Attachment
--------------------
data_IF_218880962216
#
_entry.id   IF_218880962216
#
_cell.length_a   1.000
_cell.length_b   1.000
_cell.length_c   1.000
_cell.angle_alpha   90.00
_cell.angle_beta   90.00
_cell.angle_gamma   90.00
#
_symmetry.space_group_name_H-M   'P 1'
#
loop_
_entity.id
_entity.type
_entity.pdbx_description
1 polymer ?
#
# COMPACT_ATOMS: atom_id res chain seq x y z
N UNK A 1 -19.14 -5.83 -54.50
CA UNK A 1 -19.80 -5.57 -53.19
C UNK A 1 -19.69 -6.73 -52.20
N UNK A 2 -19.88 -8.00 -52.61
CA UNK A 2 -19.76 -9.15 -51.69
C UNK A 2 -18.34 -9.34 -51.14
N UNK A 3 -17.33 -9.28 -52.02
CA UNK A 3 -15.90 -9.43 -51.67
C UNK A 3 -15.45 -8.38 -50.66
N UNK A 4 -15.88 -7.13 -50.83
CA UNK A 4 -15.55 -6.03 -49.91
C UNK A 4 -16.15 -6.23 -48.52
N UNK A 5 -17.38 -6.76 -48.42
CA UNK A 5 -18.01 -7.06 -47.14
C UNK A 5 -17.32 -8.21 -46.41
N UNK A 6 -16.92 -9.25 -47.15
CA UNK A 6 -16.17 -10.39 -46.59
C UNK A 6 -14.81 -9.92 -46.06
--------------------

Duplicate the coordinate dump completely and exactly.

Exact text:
data_IF_218880962216
#
_entry.id   IF_218880962216
#
_cell.length_a   1.000
_cell.length_b   1.000
_cell.length_c   1.000
_cell.angle_alpha   90.00
_cell.angle_beta   90.00
_cell.angle_gamma   90.00
#
_symmetry.space_group_name_H-M   'P 1'
#
loop_
_entity.id
_entity.type
_entity.pdbx_description
1 polymer ?
#
# COMPACT_ATOMS: atom_id res chain seq x y z
N UNK A 1 -19.14 -5.83 -54.50
CA UNK A 1 -19.80 -5.57 -53.19
C UNK A 1 -19.69 -6.73 -52.20
N UNK A 2 -19.88 -8.00 -52.61
CA UNK A 2 -19.76 -9.15 -51.69
C UNK A 2 -18.34 -9.34 -51.14
N UNK A 3 -17.33 -9.28 -52.02
CA UNK A 3 -15.90 -9.43 -51.67
C UNK A 3 -15.45 -8.38 -50.66
N UNK A 4 -15.88 -7.13 -50.83
CA UNK A 4 -15.55 -6.03 -49.91
C UNK A 4 -16.15 -6.23 -48.52
N UNK A 5 -17.38 -6.76 -48.42
CA UNK A 5 -18.01 -7.06 -47.14
C UNK A 5 -17.32 -8.21 -46.41
N UNK A 6 -16.92 -9.25 -47.15
CA UNK A 6 -16.17 -10.39 -46.59
C UNK A 6 -14.81 -9.92 -46.06